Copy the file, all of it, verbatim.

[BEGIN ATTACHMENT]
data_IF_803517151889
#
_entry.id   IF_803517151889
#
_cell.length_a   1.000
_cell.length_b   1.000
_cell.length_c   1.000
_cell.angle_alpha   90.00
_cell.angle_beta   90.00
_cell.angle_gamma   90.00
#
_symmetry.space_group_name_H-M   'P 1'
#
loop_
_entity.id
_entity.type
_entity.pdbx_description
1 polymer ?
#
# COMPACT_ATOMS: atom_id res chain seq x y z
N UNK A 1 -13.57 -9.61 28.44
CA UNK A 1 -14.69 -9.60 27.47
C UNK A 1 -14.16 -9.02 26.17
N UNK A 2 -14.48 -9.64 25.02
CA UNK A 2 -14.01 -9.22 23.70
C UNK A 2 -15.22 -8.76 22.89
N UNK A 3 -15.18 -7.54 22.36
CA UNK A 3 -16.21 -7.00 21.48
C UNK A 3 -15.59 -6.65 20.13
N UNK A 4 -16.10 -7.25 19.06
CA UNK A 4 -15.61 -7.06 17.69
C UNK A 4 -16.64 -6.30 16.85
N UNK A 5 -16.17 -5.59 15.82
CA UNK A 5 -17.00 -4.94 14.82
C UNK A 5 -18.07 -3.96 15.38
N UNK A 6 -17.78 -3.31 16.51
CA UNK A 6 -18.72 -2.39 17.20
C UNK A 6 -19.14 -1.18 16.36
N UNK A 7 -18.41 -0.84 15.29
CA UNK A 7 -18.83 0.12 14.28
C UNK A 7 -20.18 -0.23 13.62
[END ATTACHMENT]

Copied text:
data_IF_803517151889
#
_entry.id   IF_803517151889
#
_cell.length_a   1.000
_cell.length_b   1.000
_cell.length_c   1.000
_cell.angle_alpha   90.00
_cell.angle_beta   90.00
_cell.angle_gamma   90.00
#
_symmetry.space_group_name_H-M   'P 1'
#
loop_
_entity.id
_entity.type
_entity.pdbx_description
1 polymer ?
#
# COMPACT_ATOMS: atom_id res chain seq x y z
N UNK A 1 -13.57 -9.61 28.44
CA UNK A 1 -14.69 -9.60 27.47
C UNK A 1 -14.16 -9.02 26.17
N UNK A 2 -14.48 -9.64 25.02
CA UNK A 2 -14.01 -9.22 23.70
C UNK A 2 -15.22 -8.76 22.89
N UNK A 3 -15.18 -7.54 22.36
CA UNK A 3 -16.21 -7.00 21.48
C UNK A 3 -15.59 -6.65 20.13
N UNK A 4 -16.10 -7.25 19.06
CA UNK A 4 -15.61 -7.06 17.69
C UNK A 4 -16.64 -6.30 16.85
N UNK A 5 -16.17 -5.59 15.82
CA UNK A 5 -17.00 -4.94 14.82
C UNK A 5 -18.07 -3.96 15.38
N UNK A 6 -17.78 -3.31 16.51
CA UNK A 6 -18.72 -2.39 17.20
C UNK A 6 -19.14 -1.18 16.36
N UNK A 7 -18.41 -0.84 15.29
CA UNK A 7 -18.83 0.12 14.28
C UNK A 7 -20.18 -0.23 13.62